The game does depend quite heavily on numerate play if it is to be effectively mastered – on the simplest level this is the straightforward arithmetic of numerical comparison, but on a deeper and more intuitive level it requires an appreciation of risk and probability. Consider a player with a prince and a handmaid working out the risks of playing the latter. Let’s say there’s already been a king, two guards and a priest discarded. What a player has to be able to work out, at least in general terms, is the reward associated with each card. Assuming a four player game, here are the cards still in the play that have to be assessed for risk.
|Card||Num in Play||% of remaining cards in other hands|
If playing the Baron, there is a 40% chance of picking a card that will be of higher rank than our handmaiden, and a 50% chance of picking one of a lower rank going by the cards in play. I wouldn’t expect anyone to be doing this arithmetic in their head round by round, but most people will have a vague appreciation of the risks associated as the state of play changes.
Two rounds later, after a guard and the other handmaiden has been played, and the those exact same cards have a different value to them:
|Card||Num in Play||% of remaining cards in other hands|
Cards don’t have a fixed value in the game, in other words – that have a contingent value that shifts in every round. It’s that which gives Love Letter its appeal to many, but the implicit numeracy it requires is relatively high even if you never consider percentages in real-time.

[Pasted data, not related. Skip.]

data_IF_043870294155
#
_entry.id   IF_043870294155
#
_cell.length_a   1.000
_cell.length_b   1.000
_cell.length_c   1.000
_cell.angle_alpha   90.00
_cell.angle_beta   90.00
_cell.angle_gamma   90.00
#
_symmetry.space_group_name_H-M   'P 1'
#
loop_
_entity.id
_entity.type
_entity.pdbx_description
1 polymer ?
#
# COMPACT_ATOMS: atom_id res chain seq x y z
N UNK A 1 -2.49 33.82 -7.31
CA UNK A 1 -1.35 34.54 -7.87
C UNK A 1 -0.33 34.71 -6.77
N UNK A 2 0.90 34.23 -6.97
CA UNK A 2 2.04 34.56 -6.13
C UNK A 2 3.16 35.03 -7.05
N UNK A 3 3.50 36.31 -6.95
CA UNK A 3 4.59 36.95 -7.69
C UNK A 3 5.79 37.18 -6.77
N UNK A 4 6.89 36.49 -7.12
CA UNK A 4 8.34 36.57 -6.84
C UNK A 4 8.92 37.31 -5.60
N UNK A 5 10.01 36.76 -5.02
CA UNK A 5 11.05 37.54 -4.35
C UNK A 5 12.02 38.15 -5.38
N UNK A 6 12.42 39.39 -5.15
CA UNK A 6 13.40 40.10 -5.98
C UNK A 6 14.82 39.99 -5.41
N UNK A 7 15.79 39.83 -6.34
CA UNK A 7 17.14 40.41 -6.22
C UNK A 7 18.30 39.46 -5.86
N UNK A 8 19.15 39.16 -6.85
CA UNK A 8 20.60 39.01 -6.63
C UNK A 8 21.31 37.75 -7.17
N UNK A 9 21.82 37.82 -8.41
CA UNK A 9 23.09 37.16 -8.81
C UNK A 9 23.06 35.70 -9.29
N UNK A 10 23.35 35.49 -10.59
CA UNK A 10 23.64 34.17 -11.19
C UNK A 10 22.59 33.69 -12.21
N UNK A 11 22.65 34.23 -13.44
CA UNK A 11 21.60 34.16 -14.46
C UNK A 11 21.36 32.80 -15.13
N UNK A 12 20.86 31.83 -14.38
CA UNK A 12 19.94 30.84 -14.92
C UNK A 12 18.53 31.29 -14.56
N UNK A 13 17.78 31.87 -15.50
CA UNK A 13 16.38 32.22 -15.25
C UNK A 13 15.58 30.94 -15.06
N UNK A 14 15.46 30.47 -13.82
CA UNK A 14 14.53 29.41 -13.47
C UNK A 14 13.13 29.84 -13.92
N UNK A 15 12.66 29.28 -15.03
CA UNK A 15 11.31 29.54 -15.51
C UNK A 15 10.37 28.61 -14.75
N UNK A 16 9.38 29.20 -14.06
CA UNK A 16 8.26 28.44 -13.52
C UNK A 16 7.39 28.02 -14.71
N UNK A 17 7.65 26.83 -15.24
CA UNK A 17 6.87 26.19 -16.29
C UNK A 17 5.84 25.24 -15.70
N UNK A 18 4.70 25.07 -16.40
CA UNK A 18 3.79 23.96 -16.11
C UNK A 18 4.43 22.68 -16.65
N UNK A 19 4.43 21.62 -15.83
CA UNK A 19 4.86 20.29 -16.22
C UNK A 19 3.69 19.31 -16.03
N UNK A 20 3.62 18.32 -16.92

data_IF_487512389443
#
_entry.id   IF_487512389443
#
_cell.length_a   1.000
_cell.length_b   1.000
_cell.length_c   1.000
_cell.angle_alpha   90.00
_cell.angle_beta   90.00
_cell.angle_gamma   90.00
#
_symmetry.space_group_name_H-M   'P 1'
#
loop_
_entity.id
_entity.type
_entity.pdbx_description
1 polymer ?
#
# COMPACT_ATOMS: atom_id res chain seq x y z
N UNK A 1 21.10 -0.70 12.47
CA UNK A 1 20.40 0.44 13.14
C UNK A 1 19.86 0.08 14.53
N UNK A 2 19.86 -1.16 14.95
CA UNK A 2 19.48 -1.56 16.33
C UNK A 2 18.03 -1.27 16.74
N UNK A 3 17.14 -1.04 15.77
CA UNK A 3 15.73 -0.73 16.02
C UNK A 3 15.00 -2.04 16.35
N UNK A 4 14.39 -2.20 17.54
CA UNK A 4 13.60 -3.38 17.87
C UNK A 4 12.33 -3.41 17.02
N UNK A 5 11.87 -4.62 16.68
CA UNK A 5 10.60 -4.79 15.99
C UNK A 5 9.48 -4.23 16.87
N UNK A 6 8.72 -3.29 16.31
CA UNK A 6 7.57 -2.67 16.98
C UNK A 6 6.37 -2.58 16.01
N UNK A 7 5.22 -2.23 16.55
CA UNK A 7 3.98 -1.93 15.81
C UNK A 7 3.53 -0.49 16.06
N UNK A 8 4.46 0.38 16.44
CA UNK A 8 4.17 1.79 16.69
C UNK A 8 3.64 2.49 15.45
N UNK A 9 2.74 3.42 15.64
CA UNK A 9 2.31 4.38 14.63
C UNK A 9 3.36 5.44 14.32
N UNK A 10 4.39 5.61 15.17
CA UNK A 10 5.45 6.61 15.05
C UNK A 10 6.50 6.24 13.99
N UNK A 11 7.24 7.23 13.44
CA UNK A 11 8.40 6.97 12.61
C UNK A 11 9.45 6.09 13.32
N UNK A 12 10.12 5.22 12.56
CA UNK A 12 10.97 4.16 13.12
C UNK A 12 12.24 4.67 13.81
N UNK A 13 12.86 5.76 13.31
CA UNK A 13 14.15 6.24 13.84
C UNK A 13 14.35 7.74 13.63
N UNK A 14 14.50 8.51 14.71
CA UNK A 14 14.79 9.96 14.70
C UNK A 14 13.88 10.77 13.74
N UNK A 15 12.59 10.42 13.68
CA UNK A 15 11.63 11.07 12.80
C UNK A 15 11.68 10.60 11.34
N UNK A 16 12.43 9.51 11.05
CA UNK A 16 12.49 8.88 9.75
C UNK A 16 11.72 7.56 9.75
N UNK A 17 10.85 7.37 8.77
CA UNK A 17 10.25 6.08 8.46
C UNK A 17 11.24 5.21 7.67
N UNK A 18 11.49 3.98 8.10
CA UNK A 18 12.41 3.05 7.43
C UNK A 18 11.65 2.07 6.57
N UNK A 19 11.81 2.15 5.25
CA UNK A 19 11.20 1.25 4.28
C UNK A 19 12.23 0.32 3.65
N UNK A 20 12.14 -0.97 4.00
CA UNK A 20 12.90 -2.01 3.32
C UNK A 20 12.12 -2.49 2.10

The odds will alter too according to how well you can read other players (allegedly) and how the cards have come to be played. To complement that situational awareness you really need to have a model of the risk in your mind. That’s expensive both in terms of fluid intelligence and memory. Good play is strongly correlated with playing the odds in a sensible way.
Social deduction is based on the ability to appreciate the possible and likely motivations for playing a card. For example, if someone plays a baron and loses, you know that the winner has a card of larger value. If someone discards a countess, there are four possibilities:
- They have a king
- They have a prince
- They want you to think they have a king or a prince
- They want to keep their other card because it’s more useful
This is where the remark I made in the review comes in to play – I have my doubts that it’s possible for anyone to read another person to ascertain intention where the results don’t strongly correlate with simple randomness. While that’s an issue for the game itself, it does mean that for most players this can be resolved down into simple probabilities once again. As such, while the game is ostensibly built around deduction, I think Love Letter is effectively playable with guessing and an appreciation of the narrowing of possibility space reflected by the discard piles in front of each player.
The game has few other serious cognitive barriers – the discard piles are there for investigation, and the distribution of roles in the pack is indicated both by star icons on the card and on the list of cards available to each player.
The game itself is very straightforward to play – you pick a card and then you play one of the two cards you have available. The implication of each play is more far-reaching, but even the choice associated with play is often constrained by card synergies. These synergies are evaluated on the spot (King/Prince and Countess, Princess and any other card, and so on) and only in one case have an outcome decoupled from action. The handmaiden offers protection that lasts until your next turn. That’s the only role where that’s an issue.